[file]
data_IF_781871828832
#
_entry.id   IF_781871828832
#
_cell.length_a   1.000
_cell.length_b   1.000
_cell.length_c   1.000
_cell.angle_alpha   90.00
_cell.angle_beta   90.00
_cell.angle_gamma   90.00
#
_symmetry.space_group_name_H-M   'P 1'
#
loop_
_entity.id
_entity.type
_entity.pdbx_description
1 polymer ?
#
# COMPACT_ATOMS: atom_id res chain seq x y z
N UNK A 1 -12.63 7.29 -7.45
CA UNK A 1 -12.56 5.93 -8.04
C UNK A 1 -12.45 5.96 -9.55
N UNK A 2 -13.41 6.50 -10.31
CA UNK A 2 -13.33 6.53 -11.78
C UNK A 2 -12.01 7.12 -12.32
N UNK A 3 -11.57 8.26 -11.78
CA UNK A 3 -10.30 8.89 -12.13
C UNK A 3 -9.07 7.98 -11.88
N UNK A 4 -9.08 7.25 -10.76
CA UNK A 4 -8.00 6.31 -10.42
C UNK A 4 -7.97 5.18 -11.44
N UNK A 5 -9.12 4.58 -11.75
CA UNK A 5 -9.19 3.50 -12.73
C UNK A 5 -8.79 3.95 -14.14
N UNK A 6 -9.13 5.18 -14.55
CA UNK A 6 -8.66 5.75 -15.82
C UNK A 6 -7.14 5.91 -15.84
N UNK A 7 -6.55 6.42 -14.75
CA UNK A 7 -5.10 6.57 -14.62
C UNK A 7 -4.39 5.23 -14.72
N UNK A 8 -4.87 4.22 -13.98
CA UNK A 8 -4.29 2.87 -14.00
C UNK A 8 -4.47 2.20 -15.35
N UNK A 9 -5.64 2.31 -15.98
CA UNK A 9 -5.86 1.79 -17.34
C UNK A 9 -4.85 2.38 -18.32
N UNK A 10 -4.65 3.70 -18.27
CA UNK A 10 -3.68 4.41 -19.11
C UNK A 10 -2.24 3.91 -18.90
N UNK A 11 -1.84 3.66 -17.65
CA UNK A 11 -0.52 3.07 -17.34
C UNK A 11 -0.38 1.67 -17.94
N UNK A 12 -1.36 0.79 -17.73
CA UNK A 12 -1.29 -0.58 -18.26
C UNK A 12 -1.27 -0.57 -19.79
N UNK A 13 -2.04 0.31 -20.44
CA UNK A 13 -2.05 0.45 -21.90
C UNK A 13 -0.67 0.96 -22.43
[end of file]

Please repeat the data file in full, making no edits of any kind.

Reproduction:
data_IF_781871828832
#
_entry.id   IF_781871828832
#
_cell.length_a   1.000
_cell.length_b   1.000
_cell.length_c   1.000
_cell.angle_alpha   90.00
_cell.angle_beta   90.00
_cell.angle_gamma   90.00
#
_symmetry.space_group_name_H-M   'P 1'
#
loop_
_entity.id
_entity.type
_entity.pdbx_description
1 polymer ?
#
# COMPACT_ATOMS: atom_id res chain seq x y z
N UNK A 1 -12.63 7.29 -7.45
CA UNK A 1 -12.56 5.93 -8.04
C UNK A 1 -12.45 5.96 -9.55
N UNK A 2 -13.41 6.50 -10.31
CA UNK A 2 -13.33 6.53 -11.78
C UNK A 2 -12.01 7.12 -12.32
N UNK A 3 -11.57 8.26 -11.78
CA UNK A 3 -10.30 8.89 -12.13
C UNK A 3 -9.07 7.98 -11.88
N UNK A 4 -9.08 7.25 -10.76
CA UNK A 4 -8.00 6.31 -10.42
C UNK A 4 -7.97 5.18 -11.44
N UNK A 5 -9.12 4.58 -11.75
CA UNK A 5 -9.19 3.50 -12.73
C UNK A 5 -8.79 3.95 -14.14
N UNK A 6 -9.13 5.18 -14.55
CA UNK A 6 -8.66 5.75 -15.82
C UNK A 6 -7.14 5.91 -15.84
N UNK A 7 -6.55 6.42 -14.75
CA UNK A 7 -5.10 6.57 -14.62
C UNK A 7 -4.39 5.23 -14.72
N UNK A 8 -4.87 4.22 -13.98
CA UNK A 8 -4.29 2.87 -14.00
C UNK A 8 -4.47 2.20 -15.35
N UNK A 9 -5.64 2.31 -15.98
CA UNK A 9 -5.86 1.79 -17.34
C UNK A 9 -4.85 2.38 -18.32
N UNK A 10 -4.65 3.70 -18.27
CA UNK A 10 -3.68 4.41 -19.11
C UNK A 10 -2.24 3.91 -18.90
N UNK A 11 -1.84 3.66 -17.65
CA UNK A 11 -0.52 3.07 -17.34
C UNK A 11 -0.38 1.67 -17.94
N UNK A 12 -1.36 0.79 -17.73
CA UNK A 12 -1.29 -0.58 -18.26
C UNK A 12 -1.27 -0.57 -19.79
N UNK A 13 -2.04 0.31 -20.44
CA UNK A 13 -2.05 0.45 -21.90
C UNK A 13 -0.67 0.96 -22.43